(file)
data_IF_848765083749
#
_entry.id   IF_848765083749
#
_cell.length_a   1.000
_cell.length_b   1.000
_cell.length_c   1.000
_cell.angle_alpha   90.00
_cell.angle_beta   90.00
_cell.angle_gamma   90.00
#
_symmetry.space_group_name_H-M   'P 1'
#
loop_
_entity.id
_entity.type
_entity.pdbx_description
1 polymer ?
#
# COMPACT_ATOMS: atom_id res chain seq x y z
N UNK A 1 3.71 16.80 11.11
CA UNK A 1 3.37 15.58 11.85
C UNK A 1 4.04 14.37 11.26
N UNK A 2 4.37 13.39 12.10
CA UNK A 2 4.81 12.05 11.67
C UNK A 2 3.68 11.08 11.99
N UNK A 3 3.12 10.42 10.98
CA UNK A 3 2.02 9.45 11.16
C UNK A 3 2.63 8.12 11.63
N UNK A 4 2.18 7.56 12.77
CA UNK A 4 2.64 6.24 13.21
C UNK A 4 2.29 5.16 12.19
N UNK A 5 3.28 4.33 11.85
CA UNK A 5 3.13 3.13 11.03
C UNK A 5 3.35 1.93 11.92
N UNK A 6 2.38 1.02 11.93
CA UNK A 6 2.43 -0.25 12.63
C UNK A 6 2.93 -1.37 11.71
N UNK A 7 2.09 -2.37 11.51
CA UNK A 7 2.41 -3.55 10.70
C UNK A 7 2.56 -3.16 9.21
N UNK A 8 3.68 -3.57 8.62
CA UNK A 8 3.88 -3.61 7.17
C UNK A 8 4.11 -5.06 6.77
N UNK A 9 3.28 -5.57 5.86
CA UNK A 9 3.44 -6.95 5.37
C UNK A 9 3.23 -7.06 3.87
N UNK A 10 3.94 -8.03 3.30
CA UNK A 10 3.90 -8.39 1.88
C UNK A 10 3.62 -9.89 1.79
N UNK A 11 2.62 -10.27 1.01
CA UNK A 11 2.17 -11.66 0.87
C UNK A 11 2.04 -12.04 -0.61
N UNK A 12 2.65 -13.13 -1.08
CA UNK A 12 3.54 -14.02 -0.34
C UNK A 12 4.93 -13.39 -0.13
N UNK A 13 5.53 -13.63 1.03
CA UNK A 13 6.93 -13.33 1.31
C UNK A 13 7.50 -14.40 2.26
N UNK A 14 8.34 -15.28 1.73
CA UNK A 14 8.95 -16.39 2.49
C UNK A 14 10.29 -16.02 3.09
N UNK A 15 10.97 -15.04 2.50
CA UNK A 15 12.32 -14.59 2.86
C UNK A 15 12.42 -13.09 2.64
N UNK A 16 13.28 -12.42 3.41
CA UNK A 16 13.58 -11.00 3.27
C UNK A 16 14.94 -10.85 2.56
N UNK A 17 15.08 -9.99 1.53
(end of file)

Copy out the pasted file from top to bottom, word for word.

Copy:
data_IF_848765083749
#
_entry.id   IF_848765083749
#
_cell.length_a   1.000
_cell.length_b   1.000
_cell.length_c   1.000
_cell.angle_alpha   90.00
_cell.angle_beta   90.00
_cell.angle_gamma   90.00
#
_symmetry.space_group_name_H-M   'P 1'
#
loop_
_entity.id
_entity.type
_entity.pdbx_description
1 polymer ?
#
# COMPACT_ATOMS: atom_id res chain seq x y z
N UNK A 1 3.71 16.80 11.11
CA UNK A 1 3.37 15.58 11.85
C UNK A 1 4.04 14.37 11.26
N UNK A 2 4.37 13.39 12.10
CA UNK A 2 4.81 12.05 11.67
C UNK A 2 3.68 11.08 11.99
N UNK A 3 3.12 10.42 10.98
CA UNK A 3 2.02 9.45 11.16
C UNK A 3 2.63 8.12 11.63
N UNK A 4 2.18 7.56 12.77
CA UNK A 4 2.64 6.24 13.21
C UNK A 4 2.29 5.16 12.19
N UNK A 5 3.28 4.33 11.85
CA UNK A 5 3.13 3.13 11.03
C UNK A 5 3.35 1.93 11.92
N UNK A 6 2.38 1.02 11.93
CA UNK A 6 2.43 -0.25 12.63
C UNK A 6 2.93 -1.37 11.71
N UNK A 7 2.09 -2.37 11.51
CA UNK A 7 2.41 -3.55 10.70
C UNK A 7 2.56 -3.16 9.21
N UNK A 8 3.68 -3.57 8.62
CA UNK A 8 3.88 -3.61 7.17
C UNK A 8 4.11 -5.06 6.77
N UNK A 9 3.28 -5.57 5.86
CA UNK A 9 3.44 -6.95 5.37
C UNK A 9 3.23 -7.06 3.87
N UNK A 10 3.94 -8.03 3.30
CA UNK A 10 3.90 -8.39 1.88
C UNK A 10 3.62 -9.89 1.79
N UNK A 11 2.62 -10.27 1.01
CA UNK A 11 2.17 -11.66 0.87
C UNK A 11 2.04 -12.04 -0.61
N UNK A 12 2.65 -13.13 -1.08
CA UNK A 12 3.54 -14.02 -0.34
C UNK A 12 4.93 -13.39 -0.13
N UNK A 13 5.53 -13.63 1.03
CA UNK A 13 6.93 -13.33 1.31
C UNK A 13 7.50 -14.40 2.26
N UNK A 14 8.34 -15.28 1.73
CA UNK A 14 8.95 -16.39 2.49
C UNK A 14 10.29 -16.02 3.09
N UNK A 15 10.97 -15.04 2.50
CA UNK A 15 12.32 -14.59 2.86
C UNK A 15 12.42 -13.09 2.64
N UNK A 16 13.28 -12.42 3.41
CA UNK A 16 13.58 -11.00 3.27
C UNK A 16 14.94 -10.85 2.56
N UNK A 17 15.08 -9.99 1.53